By Alan Prendergast
By Michael Roberts
By Michael Roberts
By Amber Taufen
By Patricia Calhoun
By William Breathes
By Michael Roberts
By Melanie Asmar
Malcolm McCallum: In 1973 I went to the first International Kimberlite Conference, in South Africa, and I brought samples from our research sites outside of Fort Collins. People were telling me that I was crazy--everyone knew that there were no diamonds in North America. Obviously, though, as soon as you have kimberlites, you recognize there could be diamonds.
Despite that, we decided early on that we weren't going to look for diamonds, because we'd lose access to our research sites. But in 1975 we were preparing kimberlite rock samples, and one of them chewed up a lap wheel at the USGS office at the Federal Center, in Denver. They called me and said, "One of your sections wrecked our lap wheel."
I said, "Don't touch a thing."
Dan Miller, director of Wyoming's Geological Survey, 1969-1981: Malcolm was working with a number of grad students at the time. He had them collecting small, bowling-ball-sized samples. The lab would then put them on a diamond saw--steel impregnated with diamond dust--and cut slices.
This one wouldn't cut, though. The saw kept bucking. It's like trying to saw a board with nails and the blade just keeps stopping. It would hit something and just bounce. The lab tech eventually became frustrated and broke his way through, ruining the saw. It just didn't register that there could be anything in the sample harder than the saw.
So next they tested it on a lap wheel--a horizontal steel grinding wheel, like a mill stone. And things just weren't grinding right. In fact, when the tech lifted up the sample, he found that gouges had been made in the steel. To a geologist, that's just inconceivable. There's only a couple things in the world capable of that.
They looked under the microscope, and there were diamonds. Minute, tiny diamonds. But there were lots of them.
Malcolm McCallum: Once this thing turned up in our labs, of course, we had to announce it.
Dan Miller: I was seated at my desk at the Wyoming Geological Survey building when the telephone rang, just like any old telephone call. The voice said, "This is Vince McKelvy." I didn't recognize the name at first, but he said, "You remember me; I'm the director of the USGS."
We chatted a bit, and then he said, 'I have something important to tell you. But you must promise not to divulge anything I say for at least three days--and that means not even to your wife. It will cause a great deal of excitement in a certain segment of the business community.'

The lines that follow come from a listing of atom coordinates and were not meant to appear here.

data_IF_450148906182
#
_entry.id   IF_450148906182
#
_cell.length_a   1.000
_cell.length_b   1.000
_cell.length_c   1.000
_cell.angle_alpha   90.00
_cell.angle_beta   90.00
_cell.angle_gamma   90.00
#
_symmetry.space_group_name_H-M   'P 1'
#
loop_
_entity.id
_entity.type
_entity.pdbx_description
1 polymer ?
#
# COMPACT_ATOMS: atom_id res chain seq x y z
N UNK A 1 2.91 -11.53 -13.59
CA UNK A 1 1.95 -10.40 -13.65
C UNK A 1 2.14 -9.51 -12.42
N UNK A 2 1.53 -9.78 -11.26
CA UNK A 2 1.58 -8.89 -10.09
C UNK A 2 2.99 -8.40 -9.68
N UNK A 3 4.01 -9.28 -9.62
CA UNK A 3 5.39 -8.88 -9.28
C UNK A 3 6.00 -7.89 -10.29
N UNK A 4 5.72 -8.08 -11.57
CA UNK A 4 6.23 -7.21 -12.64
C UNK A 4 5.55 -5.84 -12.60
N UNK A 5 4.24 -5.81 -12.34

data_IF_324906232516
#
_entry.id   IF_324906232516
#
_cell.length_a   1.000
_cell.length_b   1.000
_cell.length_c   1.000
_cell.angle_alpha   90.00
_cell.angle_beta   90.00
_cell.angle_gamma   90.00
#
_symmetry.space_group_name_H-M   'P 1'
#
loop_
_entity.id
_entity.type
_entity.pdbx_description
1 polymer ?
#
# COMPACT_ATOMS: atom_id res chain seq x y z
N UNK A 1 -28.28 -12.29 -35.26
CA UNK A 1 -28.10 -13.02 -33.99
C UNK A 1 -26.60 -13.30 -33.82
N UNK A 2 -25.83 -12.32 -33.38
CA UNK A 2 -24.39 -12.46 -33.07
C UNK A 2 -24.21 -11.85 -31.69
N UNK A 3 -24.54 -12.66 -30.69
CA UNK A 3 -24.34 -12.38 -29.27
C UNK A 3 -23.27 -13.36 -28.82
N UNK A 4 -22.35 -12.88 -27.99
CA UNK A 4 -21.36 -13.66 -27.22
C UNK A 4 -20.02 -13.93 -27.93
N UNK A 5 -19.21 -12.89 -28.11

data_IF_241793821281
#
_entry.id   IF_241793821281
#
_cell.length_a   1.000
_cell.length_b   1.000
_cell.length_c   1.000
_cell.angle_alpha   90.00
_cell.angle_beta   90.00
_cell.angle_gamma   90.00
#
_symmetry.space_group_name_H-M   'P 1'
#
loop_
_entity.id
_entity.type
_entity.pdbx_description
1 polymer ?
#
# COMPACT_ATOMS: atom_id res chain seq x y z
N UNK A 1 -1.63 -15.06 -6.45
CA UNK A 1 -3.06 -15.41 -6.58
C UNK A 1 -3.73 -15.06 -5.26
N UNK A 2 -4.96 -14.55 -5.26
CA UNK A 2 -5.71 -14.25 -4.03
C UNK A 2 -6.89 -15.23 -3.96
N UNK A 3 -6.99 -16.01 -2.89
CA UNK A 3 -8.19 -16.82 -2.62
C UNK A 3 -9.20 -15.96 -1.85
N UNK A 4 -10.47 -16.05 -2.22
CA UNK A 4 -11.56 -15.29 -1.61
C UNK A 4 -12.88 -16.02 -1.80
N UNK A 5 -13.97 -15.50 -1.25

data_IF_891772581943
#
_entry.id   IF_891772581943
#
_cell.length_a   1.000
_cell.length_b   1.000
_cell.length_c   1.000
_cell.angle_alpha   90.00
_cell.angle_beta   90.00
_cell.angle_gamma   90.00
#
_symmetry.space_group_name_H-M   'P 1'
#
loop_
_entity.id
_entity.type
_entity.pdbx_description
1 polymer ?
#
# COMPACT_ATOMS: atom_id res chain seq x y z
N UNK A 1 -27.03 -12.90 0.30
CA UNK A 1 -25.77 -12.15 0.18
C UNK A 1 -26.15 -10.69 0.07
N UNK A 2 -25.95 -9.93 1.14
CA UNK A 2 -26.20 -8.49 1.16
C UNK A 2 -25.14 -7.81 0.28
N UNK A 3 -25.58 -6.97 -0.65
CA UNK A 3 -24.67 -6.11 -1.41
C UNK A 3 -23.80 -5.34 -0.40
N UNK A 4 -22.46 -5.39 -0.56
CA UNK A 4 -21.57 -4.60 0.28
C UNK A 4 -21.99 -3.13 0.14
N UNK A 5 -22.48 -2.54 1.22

Then he said, "Diamonds have been discovered in Wyoming."
The reason I couldn't tell anyone, of course, is that you can't imagine the rush it would cause. If a prospector reads in the evening paper anything having to do with the potential of a mineral discovery, he'd be in his car right now, dinner left on the table, and he'd be there by midnight. You cannot believe what the human mind is capable of in terms of greed.
As soon as I got off the phone, I made a quick phone call to the governor's office. At that time, it was an old friend of mine, Stanley Hathaway. I didn't tell him about the diamonds. I said, "I have some very, very important information that I can't tell you right yet. But I need to set up an appointment as soon as possible."
Three days later we met. At the end of my presentation I looked up at the governor, and he was grinning. He just kept grinning at me. Eventually, he said, "Now, Dan, you will take care of this problem, won't you?"
It's one of those things that an exploration geologist gets to experience once in a lifetime. We knew that as soon as the information got out of the room, all hell was going to break loose. And it did. People came from South Africa within 48 hours.
We had many, many phone calls. The phones rang steadily for a week, wanting details. Well, we didn't have any details. But people from South Africa wanted to know: What was the terrain where the diamonds were discovered? What was the climate?
In the fall of 1872, newspapers throughout the West offered daily speculation as to the location of the fields where diamonds and rubies lay scattered about like spilled marbles. Guesses ranged from sites in Arizona and New Mexico to ones in Colorado and Nevada.
Denver's newspapers touted the prospect of diamonds in the backyard, although nobody knew for sure where, exactly, that might be. "Colorado is just as good a place to hunt diamonds in as Arizona or South Africa," the Denver Times mused.
The Rocky Mountain News was more circumspect. "Let no green youth drop his implements of husbandry and hie to the Rio Grande or the farther reaches of Colorado in quest of sudden fortune in the shape of heaps of diamonds like pigeon's eggs in size and of the finest, rarest quality," the paper editorialized.
The city paid no attention. "Denver was ablaze with excitement. There were diamond headquarters here, there and everywhere," the Denver Tribune recalled a half-dozen years later. "Everybody was either president, vice-president or prospector of a diamond exploring party."